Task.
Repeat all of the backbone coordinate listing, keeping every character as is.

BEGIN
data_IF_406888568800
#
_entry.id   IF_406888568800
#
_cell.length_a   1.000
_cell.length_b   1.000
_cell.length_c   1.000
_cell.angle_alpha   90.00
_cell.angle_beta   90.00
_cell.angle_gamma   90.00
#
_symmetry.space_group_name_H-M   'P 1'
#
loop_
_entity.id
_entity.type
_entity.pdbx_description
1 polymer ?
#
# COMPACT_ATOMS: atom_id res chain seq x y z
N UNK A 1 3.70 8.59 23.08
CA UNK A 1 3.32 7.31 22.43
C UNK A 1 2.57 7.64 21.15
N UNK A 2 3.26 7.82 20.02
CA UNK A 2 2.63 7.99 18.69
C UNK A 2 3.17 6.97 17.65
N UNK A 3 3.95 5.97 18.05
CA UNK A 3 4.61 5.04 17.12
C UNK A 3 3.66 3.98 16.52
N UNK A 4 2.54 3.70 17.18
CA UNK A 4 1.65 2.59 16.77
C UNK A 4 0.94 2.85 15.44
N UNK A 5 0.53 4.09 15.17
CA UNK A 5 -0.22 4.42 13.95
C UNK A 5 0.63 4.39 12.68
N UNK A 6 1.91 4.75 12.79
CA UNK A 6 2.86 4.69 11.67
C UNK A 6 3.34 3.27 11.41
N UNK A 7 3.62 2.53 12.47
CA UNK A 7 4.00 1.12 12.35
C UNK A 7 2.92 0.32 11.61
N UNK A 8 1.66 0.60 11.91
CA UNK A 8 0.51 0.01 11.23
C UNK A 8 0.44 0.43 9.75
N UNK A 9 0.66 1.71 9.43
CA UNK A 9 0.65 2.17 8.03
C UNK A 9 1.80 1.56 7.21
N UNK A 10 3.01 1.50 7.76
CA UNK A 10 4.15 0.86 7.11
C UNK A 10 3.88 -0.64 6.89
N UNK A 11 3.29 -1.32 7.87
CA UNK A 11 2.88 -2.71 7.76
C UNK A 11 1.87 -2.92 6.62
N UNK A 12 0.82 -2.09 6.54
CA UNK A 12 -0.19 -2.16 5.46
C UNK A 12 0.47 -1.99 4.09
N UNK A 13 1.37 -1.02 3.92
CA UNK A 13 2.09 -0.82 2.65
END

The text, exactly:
data_IF_406888568800
#
_entry.id   IF_406888568800
#
_cell.length_a   1.000
_cell.length_b   1.000
_cell.length_c   1.000
_cell.angle_alpha   90.00
_cell.angle_beta   90.00
_cell.angle_gamma   90.00
#
_symmetry.space_group_name_H-M   'P 1'
#
loop_
_entity.id
_entity.type
_entity.pdbx_description
1 polymer ?
#
# COMPACT_ATOMS: atom_id res chain seq x y z
N UNK A 1 3.70 8.59 23.08
CA UNK A 1 3.32 7.31 22.43
C UNK A 1 2.57 7.64 21.15
N UNK A 2 3.26 7.82 20.02
CA UNK A 2 2.63 7.99 18.69
C UNK A 2 3.17 6.97 17.65
N UNK A 3 3.95 5.97 18.05
CA UNK A 3 4.61 5.04 17.12
C UNK A 3 3.66 3.98 16.52
N UNK A 4 2.54 3.70 17.18
CA UNK A 4 1.65 2.59 16.77
C UNK A 4 0.94 2.85 15.44
N UNK A 5 0.53 4.09 15.17
CA UNK A 5 -0.22 4.42 13.95
C UNK A 5 0.63 4.39 12.68
N UNK A 6 1.91 4.75 12.79
CA UNK A 6 2.86 4.69 11.67
C UNK A 6 3.34 3.27 11.41
N UNK A 7 3.62 2.53 12.47
CA UNK A 7 4.00 1.12 12.35
C UNK A 7 2.92 0.32 11.61
N UNK A 8 1.66 0.60 11.91
CA UNK A 8 0.51 0.01 11.23
C UNK A 8 0.44 0.43 9.75
N UNK A 9 0.66 1.71 9.43
CA UNK A 9 0.65 2.17 8.03
C UNK A 9 1.80 1.56 7.21
N UNK A 10 3.01 1.50 7.76
CA UNK A 10 4.15 0.86 7.11
C UNK A 10 3.88 -0.64 6.89
N UNK A 11 3.29 -1.32 7.87
CA UNK A 11 2.88 -2.71 7.76
C UNK A 11 1.87 -2.92 6.62
N UNK A 12 0.82 -2.09 6.54
CA UNK A 12 -0.19 -2.16 5.46
C UNK A 12 0.47 -1.99 4.09
N UNK A 13 1.37 -1.02 3.92
CA UNK A 13 2.09 -0.82 2.65